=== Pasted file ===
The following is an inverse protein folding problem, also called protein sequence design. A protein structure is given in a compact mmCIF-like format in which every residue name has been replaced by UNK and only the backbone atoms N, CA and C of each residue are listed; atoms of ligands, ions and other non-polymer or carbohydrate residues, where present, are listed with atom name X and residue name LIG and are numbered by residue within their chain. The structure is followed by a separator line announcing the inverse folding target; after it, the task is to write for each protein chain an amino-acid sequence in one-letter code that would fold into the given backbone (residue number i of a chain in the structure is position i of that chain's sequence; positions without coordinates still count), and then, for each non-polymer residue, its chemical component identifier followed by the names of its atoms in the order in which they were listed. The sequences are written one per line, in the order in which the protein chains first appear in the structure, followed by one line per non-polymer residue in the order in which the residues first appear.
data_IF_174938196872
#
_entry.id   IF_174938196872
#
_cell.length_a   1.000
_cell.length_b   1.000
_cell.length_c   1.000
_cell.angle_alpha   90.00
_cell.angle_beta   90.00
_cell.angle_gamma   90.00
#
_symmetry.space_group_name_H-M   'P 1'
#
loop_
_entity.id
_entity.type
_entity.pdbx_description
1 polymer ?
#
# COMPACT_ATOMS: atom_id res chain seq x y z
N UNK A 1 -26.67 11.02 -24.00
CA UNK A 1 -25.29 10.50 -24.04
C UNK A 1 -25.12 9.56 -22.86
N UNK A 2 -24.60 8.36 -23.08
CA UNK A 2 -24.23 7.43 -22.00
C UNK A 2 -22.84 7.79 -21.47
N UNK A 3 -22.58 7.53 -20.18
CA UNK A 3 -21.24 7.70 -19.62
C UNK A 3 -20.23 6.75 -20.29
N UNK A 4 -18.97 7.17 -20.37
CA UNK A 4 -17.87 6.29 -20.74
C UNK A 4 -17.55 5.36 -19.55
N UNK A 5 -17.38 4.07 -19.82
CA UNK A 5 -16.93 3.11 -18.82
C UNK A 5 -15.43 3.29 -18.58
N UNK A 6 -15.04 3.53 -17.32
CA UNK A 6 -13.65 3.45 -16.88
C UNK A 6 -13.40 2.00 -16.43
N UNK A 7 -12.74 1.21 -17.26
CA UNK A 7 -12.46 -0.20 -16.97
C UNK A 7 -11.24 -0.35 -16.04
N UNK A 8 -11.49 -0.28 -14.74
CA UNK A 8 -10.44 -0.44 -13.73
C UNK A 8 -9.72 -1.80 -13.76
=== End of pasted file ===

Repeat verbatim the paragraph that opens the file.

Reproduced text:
The following is an inverse protein folding problem, also called protein sequence design. A protein structure is given in a compact mmCIF-like format in which every residue name has been replaced by UNK and only the backbone atoms N, CA and C of each residue are listed; atoms of ligands, ions and other non-polymer or carbohydrate residues, where present, are listed with atom name X and residue name LIG and are numbered by residue within their chain. The structure is followed by a separator line announcing the inverse folding target; after it, the task is to write for each protein chain an amino-acid sequence in one-letter code that would fold into the given backbone (residue number i of a chain in the structure is position i of that chain's sequence; positions without coordinates still count), and then, for each non-polymer residue, its chemical component identifier followed by the names of its atoms in the order in which they were listed. The sequences are written one per line, in the order in which the protein chains first appear in the structure, followed by one line per non-polymer residue in the order in which the residues first appear.